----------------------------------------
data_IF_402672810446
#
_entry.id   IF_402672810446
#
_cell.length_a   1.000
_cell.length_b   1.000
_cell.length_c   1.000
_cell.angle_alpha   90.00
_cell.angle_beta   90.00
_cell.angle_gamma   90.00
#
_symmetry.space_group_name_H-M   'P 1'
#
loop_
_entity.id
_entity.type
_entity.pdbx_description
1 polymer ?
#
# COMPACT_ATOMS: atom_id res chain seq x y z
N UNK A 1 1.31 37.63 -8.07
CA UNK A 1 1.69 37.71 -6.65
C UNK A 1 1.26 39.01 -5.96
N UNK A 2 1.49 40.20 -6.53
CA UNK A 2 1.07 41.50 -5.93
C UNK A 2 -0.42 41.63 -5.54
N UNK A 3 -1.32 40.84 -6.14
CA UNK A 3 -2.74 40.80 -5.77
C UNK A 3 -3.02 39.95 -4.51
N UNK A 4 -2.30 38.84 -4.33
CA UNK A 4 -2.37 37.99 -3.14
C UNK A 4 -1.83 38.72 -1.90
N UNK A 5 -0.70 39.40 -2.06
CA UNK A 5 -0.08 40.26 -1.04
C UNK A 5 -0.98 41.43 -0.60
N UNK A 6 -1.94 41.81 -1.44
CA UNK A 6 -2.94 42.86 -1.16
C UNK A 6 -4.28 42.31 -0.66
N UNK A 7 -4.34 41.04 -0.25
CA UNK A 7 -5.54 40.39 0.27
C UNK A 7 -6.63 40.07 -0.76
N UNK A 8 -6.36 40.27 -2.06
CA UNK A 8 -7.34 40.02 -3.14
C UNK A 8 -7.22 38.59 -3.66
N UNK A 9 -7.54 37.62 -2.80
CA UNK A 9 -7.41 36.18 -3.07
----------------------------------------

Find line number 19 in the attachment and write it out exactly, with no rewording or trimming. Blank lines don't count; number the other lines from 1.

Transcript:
#